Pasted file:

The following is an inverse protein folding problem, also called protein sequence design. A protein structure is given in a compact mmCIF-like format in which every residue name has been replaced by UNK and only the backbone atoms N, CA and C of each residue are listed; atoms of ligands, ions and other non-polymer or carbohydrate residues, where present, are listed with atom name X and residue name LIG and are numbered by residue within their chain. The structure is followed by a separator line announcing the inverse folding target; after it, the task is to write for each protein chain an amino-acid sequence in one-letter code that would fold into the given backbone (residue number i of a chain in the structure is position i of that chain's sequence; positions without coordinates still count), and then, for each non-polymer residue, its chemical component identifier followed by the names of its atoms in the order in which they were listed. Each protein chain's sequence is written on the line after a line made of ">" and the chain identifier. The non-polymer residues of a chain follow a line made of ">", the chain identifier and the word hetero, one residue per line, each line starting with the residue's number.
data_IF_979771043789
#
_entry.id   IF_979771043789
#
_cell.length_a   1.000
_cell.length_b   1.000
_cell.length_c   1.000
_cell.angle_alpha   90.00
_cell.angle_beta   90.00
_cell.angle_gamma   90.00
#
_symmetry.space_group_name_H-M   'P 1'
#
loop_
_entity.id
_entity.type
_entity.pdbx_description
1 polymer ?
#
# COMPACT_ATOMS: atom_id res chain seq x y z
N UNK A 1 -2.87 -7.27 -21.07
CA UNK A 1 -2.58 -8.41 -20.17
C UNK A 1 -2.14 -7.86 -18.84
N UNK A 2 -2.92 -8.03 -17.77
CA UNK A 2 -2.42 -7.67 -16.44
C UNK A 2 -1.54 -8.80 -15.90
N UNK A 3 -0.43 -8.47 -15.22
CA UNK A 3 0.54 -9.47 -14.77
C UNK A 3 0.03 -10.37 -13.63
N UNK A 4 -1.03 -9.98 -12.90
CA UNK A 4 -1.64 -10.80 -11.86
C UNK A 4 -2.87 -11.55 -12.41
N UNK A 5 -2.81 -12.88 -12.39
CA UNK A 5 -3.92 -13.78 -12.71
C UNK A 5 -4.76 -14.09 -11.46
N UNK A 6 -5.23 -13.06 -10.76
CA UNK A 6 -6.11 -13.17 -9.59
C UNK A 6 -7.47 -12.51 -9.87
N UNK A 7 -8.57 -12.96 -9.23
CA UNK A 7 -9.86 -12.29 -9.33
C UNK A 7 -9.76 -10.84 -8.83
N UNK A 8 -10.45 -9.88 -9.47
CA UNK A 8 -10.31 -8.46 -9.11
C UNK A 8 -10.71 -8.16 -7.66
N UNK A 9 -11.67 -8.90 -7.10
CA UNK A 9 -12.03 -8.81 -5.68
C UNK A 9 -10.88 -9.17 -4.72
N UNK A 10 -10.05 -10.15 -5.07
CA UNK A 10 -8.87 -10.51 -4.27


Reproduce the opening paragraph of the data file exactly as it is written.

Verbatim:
The following is an inverse protein folding problem, also called protein sequence design. A protein structure is given in a compact mmCIF-like format in which every residue name has been replaced by UNK and only the backbone atoms N, CA and C of each residue are listed; atoms of ligands, ions and other non-polymer or carbohydrate residues, where present, are listed with atom name X and residue name LIG and are numbered by residue within their chain. The structure is followed by a separator line announcing the inverse folding target; after it, the task is to write for each protein chain an amino-acid sequence in one-letter code that would fold into the given backbone (residue number i of a chain in the structure is position i of that chain's sequence; positions without coordinates still count), and then, for each non-polymer residue, its chemical component identifier followed by the names of its atoms in the order in which they were listed. Each protein chain's sequence is written on the line after a line made of ">" and the chain identifier. The non-polymer residues of a chain follow a line made of ">", the chain identifier and the word hetero, one residue per line, each line starting with the residue's number.